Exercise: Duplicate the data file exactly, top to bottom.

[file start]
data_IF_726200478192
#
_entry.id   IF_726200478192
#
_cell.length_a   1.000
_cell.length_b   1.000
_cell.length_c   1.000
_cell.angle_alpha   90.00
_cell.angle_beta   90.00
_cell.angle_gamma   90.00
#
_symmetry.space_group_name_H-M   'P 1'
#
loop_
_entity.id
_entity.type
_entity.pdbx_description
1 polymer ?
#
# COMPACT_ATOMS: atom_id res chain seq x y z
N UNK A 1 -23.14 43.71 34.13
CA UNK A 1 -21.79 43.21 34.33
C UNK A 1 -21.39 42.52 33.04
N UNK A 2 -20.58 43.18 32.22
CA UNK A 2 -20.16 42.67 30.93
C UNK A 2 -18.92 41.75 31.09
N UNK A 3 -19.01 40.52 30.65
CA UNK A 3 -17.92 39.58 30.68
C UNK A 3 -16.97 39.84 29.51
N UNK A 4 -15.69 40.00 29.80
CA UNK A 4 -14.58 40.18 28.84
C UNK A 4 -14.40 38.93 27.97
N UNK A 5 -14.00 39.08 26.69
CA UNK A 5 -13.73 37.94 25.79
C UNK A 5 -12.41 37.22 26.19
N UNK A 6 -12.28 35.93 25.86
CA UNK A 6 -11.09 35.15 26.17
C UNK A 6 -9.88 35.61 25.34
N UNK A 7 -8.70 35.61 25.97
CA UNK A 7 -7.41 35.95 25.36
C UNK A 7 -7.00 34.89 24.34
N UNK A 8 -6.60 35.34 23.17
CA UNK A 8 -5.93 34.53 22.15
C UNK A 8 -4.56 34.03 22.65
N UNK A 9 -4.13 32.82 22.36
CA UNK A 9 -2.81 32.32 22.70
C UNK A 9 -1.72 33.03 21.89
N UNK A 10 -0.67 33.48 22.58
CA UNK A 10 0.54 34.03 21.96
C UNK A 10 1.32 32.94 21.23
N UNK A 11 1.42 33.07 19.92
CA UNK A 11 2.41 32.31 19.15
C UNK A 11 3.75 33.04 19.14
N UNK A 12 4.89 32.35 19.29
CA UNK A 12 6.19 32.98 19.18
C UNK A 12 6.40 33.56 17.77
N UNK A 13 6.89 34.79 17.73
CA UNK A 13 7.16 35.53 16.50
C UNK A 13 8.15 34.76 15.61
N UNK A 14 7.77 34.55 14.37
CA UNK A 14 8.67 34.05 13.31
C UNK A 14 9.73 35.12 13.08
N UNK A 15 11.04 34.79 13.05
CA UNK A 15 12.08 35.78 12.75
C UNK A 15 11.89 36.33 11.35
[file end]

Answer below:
data_IF_726200478192
#
_entry.id   IF_726200478192
#
_cell.length_a   1.000
_cell.length_b   1.000
_cell.length_c   1.000
_cell.angle_alpha   90.00
_cell.angle_beta   90.00
_cell.angle_gamma   90.00
#
_symmetry.space_group_name_H-M   'P 1'
#
loop_
_entity.id
_entity.type
_entity.pdbx_description
1 polymer ?
#
# COMPACT_ATOMS: atom_id res chain seq x y z
N UNK A 1 -23.14 43.71 34.13
CA UNK A 1 -21.79 43.21 34.33
C UNK A 1 -21.39 42.52 33.04
N UNK A 2 -20.58 43.18 32.22
CA UNK A 2 -20.16 42.67 30.93
C UNK A 2 -18.92 41.75 31.09
N UNK A 3 -19.01 40.52 30.65
CA UNK A 3 -17.92 39.58 30.68
C UNK A 3 -16.97 39.84 29.51
N UNK A 4 -15.69 40.00 29.80
CA UNK A 4 -14.58 40.18 28.84
C UNK A 4 -14.40 38.93 27.97
N UNK A 5 -14.00 39.08 26.69
CA UNK A 5 -13.73 37.94 25.79
C UNK A 5 -12.41 37.22 26.19
N UNK A 6 -12.28 35.93 25.86
CA UNK A 6 -11.09 35.15 26.17
C UNK A 6 -9.88 35.61 25.34
N UNK A 7 -8.70 35.61 25.97
CA UNK A 7 -7.41 35.95 25.36
C UNK A 7 -7.00 34.89 24.34
N UNK A 8 -6.60 35.34 23.17
CA UNK A 8 -5.93 34.53 22.15
C UNK A 8 -4.56 34.03 22.65
N UNK A 9 -4.13 32.82 22.36
CA UNK A 9 -2.81 32.32 22.70
C UNK A 9 -1.72 33.03 21.89
N UNK A 10 -0.67 33.48 22.58
CA UNK A 10 0.54 34.03 21.96
C UNK A 10 1.32 32.94 21.23
N UNK A 11 1.42 33.07 19.92
CA UNK A 11 2.41 32.31 19.15
C UNK A 11 3.75 33.04 19.14
N UNK A 12 4.89 32.35 19.29
CA UNK A 12 6.19 32.98 19.18
C UNK A 12 6.40 33.56 17.77
N UNK A 13 6.89 34.79 17.73
CA UNK A 13 7.16 35.53 16.50
C UNK A 13 8.15 34.76 15.61
N UNK A 14 7.77 34.55 14.37
CA UNK A 14 8.67 34.05 13.31
C UNK A 14 9.73 35.12 13.08
N UNK A 15 11.04 34.79 13.05
CA UNK A 15 12.08 35.78 12.75
C UNK A 15 11.89 36.33 11.35